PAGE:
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Reference management software, citation management software, or bibliographic management software is software for scholars and authors to use for recording and utilising bibliographic citations (references) as well as managing project references either as a company or an individual. Once a citation has been recorded, it can be used time and again in generating bibliographies, such as lists of references in scholarly books, articles and essays. The development of reference management packages has been driven by the rapid expansion of scientific literature.
These software packages normally consist of a database in which full bibliographic references can be entered, plus a system for generating selective lists of articles in the different formats required by publishers and scholarly journals. Modern reference management packages can usually be integrated with word processors so that a reference list in the appropriate format is produced automatically as an article is written, reducing the risk that a cited source is not included in the reference list. They will also have a facility for importing the details of publications from bibliographic databases.
Reference management software does not do the same job as a bibliographic database, which tries to list all articles published in a particular discipline or group of disciplines. Such bibliographic databases are large and have to be housed on major server installations. Reference management software collects a much smaller database, of the publications that have been used or are likely to be used by a particular author or group, and such a database can easily be housed on an individual's personal computer.
Apart from managing references, most reference management software also enables users to search references from online libraries. These online libraries are usually based on Z39.50 public protocol. Users just need to specify the IP address, database name and keywords to start a Z39.50 search. It is quicker and more efficient than a web browser. However, Z39.50 is a little out of date. Some popular scientific websites, such as Google Scholar, IEEE Xplore and arXiv, do not support the Z39.50 protocol.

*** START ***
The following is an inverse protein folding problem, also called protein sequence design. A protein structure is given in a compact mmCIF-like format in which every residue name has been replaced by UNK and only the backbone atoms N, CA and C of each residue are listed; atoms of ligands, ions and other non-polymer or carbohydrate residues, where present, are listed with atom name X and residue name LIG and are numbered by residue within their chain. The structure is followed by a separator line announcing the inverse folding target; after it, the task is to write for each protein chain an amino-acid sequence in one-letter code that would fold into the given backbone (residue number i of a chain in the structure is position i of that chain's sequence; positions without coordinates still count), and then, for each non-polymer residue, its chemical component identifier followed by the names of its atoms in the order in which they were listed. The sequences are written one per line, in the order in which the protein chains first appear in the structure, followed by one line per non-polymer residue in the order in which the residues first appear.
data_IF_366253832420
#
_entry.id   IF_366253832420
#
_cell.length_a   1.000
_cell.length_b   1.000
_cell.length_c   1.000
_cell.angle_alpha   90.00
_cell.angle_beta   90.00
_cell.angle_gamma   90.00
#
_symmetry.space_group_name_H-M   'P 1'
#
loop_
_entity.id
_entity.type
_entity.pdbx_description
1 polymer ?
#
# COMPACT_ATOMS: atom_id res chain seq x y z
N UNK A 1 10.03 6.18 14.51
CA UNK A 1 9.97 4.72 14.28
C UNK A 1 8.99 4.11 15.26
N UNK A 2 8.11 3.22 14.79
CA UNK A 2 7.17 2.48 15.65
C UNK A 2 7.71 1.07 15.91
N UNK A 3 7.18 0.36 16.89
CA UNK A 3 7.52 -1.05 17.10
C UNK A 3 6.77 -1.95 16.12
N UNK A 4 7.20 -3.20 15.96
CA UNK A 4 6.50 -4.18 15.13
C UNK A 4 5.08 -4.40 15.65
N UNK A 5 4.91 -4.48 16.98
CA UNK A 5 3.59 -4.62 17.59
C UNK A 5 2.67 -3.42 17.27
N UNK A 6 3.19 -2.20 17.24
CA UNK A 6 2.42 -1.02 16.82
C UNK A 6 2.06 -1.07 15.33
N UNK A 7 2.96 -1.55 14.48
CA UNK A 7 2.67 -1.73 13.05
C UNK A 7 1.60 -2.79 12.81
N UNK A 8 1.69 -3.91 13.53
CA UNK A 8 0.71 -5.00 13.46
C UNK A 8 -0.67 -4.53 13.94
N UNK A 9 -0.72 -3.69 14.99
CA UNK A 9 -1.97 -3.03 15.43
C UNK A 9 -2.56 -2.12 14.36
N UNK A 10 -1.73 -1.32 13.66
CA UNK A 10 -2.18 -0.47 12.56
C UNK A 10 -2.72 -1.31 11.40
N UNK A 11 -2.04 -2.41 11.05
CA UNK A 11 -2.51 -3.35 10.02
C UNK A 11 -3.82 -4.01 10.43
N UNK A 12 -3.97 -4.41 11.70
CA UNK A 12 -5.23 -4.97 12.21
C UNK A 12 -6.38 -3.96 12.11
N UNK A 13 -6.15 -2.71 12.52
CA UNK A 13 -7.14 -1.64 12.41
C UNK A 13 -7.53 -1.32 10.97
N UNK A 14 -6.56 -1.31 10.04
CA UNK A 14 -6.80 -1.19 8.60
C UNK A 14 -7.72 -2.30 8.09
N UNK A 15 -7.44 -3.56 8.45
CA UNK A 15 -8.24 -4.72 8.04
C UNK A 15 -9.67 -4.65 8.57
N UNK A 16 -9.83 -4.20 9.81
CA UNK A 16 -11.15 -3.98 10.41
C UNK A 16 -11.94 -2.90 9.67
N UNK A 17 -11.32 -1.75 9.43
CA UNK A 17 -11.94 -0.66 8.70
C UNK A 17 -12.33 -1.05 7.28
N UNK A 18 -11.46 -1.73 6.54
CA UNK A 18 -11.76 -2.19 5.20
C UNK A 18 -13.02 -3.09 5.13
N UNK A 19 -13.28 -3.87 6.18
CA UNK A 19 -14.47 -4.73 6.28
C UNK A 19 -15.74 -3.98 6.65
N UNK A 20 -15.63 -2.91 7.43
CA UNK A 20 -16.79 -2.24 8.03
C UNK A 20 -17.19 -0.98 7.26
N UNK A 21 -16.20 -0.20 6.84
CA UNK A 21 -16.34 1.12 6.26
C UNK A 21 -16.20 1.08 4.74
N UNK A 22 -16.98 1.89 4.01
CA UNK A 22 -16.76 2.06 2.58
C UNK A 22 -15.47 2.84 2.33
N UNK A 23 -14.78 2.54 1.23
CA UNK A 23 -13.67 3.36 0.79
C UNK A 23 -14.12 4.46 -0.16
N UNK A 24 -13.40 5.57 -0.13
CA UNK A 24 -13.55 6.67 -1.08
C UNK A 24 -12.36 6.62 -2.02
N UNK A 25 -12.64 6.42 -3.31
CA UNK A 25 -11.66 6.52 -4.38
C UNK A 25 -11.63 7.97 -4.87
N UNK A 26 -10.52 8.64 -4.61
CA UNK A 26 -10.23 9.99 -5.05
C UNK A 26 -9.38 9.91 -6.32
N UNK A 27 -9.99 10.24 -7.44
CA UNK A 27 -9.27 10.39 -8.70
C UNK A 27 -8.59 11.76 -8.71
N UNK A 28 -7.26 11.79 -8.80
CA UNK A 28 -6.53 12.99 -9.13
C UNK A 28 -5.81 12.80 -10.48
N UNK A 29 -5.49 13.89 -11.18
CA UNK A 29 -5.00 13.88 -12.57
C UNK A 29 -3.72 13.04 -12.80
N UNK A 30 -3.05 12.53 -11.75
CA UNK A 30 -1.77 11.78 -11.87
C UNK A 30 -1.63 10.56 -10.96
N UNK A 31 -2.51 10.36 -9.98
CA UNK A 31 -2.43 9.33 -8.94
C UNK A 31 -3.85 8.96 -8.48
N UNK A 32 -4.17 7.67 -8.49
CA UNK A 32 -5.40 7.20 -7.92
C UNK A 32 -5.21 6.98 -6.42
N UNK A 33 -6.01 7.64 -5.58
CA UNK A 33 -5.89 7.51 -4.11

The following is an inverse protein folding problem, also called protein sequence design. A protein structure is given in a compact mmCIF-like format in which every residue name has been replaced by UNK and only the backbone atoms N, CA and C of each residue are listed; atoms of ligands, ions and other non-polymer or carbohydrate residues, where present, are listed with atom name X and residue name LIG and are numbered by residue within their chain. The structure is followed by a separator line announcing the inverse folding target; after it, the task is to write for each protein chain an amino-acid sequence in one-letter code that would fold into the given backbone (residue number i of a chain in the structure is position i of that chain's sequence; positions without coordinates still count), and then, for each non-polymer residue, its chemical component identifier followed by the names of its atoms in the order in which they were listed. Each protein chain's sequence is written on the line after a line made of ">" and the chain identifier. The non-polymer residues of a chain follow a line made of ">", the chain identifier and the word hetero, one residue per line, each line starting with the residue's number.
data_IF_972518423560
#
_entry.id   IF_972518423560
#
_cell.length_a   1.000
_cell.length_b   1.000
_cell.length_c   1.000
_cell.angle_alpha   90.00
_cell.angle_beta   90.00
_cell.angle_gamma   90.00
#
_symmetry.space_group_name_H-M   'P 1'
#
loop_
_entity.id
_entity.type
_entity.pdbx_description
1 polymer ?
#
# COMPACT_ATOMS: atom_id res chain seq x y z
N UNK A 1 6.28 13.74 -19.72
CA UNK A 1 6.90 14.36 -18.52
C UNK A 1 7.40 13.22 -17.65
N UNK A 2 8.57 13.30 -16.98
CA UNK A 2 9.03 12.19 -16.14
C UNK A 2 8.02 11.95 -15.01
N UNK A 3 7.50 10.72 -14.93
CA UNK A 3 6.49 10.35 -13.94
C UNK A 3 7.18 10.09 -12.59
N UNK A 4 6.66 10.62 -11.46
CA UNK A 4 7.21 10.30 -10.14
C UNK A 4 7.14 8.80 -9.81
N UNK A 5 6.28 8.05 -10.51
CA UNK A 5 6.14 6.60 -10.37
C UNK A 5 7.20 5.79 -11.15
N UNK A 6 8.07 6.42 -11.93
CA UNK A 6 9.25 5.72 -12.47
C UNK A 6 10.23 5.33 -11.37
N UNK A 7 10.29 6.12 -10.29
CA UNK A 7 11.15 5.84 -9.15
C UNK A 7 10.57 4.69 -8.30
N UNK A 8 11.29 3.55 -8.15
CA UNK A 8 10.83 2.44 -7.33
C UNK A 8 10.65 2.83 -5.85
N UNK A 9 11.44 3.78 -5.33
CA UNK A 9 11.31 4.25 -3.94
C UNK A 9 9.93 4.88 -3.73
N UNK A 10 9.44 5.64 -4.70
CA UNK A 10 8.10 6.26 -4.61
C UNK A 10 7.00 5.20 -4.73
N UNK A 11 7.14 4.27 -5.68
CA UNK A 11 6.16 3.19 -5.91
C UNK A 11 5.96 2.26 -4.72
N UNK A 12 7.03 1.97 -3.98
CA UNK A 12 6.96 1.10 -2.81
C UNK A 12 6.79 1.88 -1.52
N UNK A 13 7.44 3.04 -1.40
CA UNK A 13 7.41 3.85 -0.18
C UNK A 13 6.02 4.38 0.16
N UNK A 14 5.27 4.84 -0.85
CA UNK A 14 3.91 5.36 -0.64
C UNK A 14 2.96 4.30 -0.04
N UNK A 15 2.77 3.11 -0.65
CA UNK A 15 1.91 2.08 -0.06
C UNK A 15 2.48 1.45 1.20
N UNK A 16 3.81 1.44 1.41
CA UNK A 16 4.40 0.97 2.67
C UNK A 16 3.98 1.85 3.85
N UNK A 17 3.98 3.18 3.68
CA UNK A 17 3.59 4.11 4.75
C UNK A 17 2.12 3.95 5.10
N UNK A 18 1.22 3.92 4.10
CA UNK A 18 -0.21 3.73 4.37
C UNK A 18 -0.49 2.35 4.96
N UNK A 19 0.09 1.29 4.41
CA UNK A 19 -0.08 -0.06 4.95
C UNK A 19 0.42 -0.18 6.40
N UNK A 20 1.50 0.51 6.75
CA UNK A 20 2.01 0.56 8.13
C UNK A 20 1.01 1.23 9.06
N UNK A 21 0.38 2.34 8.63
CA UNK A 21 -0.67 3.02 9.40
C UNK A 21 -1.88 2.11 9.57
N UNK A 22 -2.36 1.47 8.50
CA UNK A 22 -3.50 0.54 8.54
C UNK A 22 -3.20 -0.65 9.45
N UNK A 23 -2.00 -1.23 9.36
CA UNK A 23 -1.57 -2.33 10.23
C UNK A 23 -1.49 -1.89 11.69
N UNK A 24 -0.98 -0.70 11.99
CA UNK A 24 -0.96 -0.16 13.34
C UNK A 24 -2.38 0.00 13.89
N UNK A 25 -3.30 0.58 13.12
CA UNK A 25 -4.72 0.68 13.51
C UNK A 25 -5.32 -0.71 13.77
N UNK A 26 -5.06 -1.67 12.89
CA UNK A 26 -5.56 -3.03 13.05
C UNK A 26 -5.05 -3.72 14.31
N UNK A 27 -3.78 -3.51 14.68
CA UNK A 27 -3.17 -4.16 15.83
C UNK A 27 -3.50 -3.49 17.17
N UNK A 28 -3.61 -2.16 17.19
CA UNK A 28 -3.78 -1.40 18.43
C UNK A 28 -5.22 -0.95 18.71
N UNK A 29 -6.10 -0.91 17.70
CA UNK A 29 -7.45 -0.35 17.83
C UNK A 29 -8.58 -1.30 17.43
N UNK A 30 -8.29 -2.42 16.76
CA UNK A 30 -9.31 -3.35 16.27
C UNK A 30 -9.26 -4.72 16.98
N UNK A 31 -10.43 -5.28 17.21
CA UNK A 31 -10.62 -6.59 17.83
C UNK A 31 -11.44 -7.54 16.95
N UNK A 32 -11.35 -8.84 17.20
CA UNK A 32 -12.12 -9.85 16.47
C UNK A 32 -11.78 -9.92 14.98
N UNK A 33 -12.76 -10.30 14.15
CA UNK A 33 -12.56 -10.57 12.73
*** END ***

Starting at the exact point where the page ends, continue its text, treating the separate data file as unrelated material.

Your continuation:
Citation creators or citation generators are online tools which facilitate the creation of works cited and bibliographies. Citation creators use web forms to take input and format the output according to guidelines and standards, such as the Modern Language Association's MLA Style Manual, American Psychological Association's APA style, The Chicago Manual of Style, or Turabian format. Some citation creators generate only run-time output, while others store the citation data for later use.
In different academic fields
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Use by legal scholars
In 2013, a comparison of usage of EndNote, RefWorks, and Zotero among the legal scholars at the Oxford University Law Faculty was performed by survey. 0% of survey participants used RefWorks; 40% used Endnote; 17% used Zotero, mostly research students. The difficulty of using RefWorks, Endnote, and Zotero by Oxford legal scholars was estimated by the author as well. A comparison of these tools for legal scholars was made across several usage scenarios, including: installing and setting up OSCOLA citation style; building a personal legal bibliographic library and using extracting metadata from legal bibliographic databases; generating footnotes and bibliographies for academic publications; using and modifying OSCOLA citation style.
Reference management in Wikipedia
- automatically number the references
- generate the reference list
- set up links between the component of the citation in the text and the reference list
Unlike traditional reference-management tools, MediaWiki does not store references in a database constructed to facilitate ease of citation.
- Comparison of reference management software
- COinS – method to embed bibliographic metadata in the HTML code of web pages
- Z39.50 – international standard client–server, application layer communications protocol for searching and retrieving information from a database over a TCP/IP computer network; widely used in library environments
- Francese, Enrico (2013). "Usage of Reference Management Software at the University of Torino". JLIS.it. University of Florence. 4 (2). doi:10.4403/jlis.it-8679. Retrieved 2022-06-04.
- Meredith, Sandra (2013-01-21). "Critical review of referencing software when used with OSCOLA". European Journal of Law and Technology. 4 (1). doi:10.2139/ssrn.2184098. ISSN 2042-115X.
- "Help:Sources - Wikidata".
- Beel, Joeran (2013-10-14). "What makes a bad reference manager?". Intelligent Systems Group, University of Siegen. Retrieved 2016-09-08.
- Fenner, Martin; Scheliga, Kaja; Bartling, Sönke (2014). "Reference management". In Bartling, Sönke; Friesike, Sascha (eds.). Opening Science: The Evolving Guide on How the Internet Is Changing Research, Collaboration and Scholarly Publishing. New York: Springer-Verlag. pp. 125–137. doi:10.1007/978-3-319-00026-8_8. ISBN 9783319000251. OCLC 871176030.
- Universitätsbibliothek Technische Universität München (June 2020). "Reference management software comparison" (PDF). Retrieved 2022-06-04.